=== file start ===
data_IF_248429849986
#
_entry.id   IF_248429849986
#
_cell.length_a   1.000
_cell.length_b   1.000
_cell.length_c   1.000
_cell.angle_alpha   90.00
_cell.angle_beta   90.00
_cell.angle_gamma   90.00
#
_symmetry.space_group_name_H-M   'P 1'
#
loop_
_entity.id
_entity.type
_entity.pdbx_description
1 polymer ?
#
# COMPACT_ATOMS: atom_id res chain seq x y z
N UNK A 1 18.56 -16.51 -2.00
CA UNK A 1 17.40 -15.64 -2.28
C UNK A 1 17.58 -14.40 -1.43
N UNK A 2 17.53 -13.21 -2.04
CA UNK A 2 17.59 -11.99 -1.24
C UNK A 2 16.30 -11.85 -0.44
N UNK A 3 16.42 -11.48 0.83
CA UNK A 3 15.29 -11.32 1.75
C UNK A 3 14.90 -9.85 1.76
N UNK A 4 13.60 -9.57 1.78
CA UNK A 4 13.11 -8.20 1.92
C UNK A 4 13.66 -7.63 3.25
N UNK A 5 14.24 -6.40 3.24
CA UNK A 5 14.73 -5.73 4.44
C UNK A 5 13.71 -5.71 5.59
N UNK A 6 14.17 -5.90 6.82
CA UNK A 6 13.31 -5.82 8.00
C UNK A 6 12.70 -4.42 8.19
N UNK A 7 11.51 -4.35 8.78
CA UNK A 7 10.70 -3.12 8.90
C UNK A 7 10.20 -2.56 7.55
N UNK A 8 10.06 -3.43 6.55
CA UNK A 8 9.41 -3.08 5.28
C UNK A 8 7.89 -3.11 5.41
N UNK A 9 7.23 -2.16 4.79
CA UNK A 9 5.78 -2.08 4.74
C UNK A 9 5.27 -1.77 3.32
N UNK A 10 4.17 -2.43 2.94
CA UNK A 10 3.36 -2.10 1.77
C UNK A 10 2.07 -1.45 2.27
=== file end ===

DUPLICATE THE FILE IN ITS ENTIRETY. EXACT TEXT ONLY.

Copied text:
data_IF_248429849986
#
_entry.id   IF_248429849986
#
_cell.length_a   1.000
_cell.length_b   1.000
_cell.length_c   1.000
_cell.angle_alpha   90.00
_cell.angle_beta   90.00
_cell.angle_gamma   90.00
#
_symmetry.space_group_name_H-M   'P 1'
#
loop_
_entity.id
_entity.type
_entity.pdbx_description
1 polymer ?
#
# COMPACT_ATOMS: atom_id res chain seq x y z
N UNK A 1 18.56 -16.51 -2.00
CA UNK A 1 17.40 -15.64 -2.28
C UNK A 1 17.58 -14.40 -1.43
N UNK A 2 17.53 -13.21 -2.04
CA UNK A 2 17.59 -11.99 -1.24
C UNK A 2 16.30 -11.85 -0.44
N UNK A 3 16.42 -11.48 0.83
CA UNK A 3 15.29 -11.32 1.75
C UNK A 3 14.90 -9.85 1.76
N UNK A 4 13.60 -9.57 1.78
CA UNK A 4 13.11 -8.20 1.92
C UNK A 4 13.66 -7.63 3.25
N UNK A 5 14.24 -6.40 3.24
CA UNK A 5 14.73 -5.73 4.44
C UNK A 5 13.71 -5.71 5.59
N UNK A 6 14.17 -5.90 6.82
CA UNK A 6 13.31 -5.82 8.00
C UNK A 6 12.70 -4.42 8.19
N UNK A 7 11.51 -4.35 8.78
CA UNK A 7 10.70 -3.12 8.90
C UNK A 7 10.20 -2.56 7.55
N UNK A 8 10.06 -3.43 6.55
CA UNK A 8 9.41 -3.08 5.28
C UNK A 8 7.89 -3.11 5.41
N UNK A 9 7.23 -2.16 4.79
CA UNK A 9 5.78 -2.08 4.74
C UNK A 9 5.27 -1.77 3.32
N UNK A 10 4.17 -2.43 2.94
CA UNK A 10 3.36 -2.10 1.77
C UNK A 10 2.07 -1.45 2.27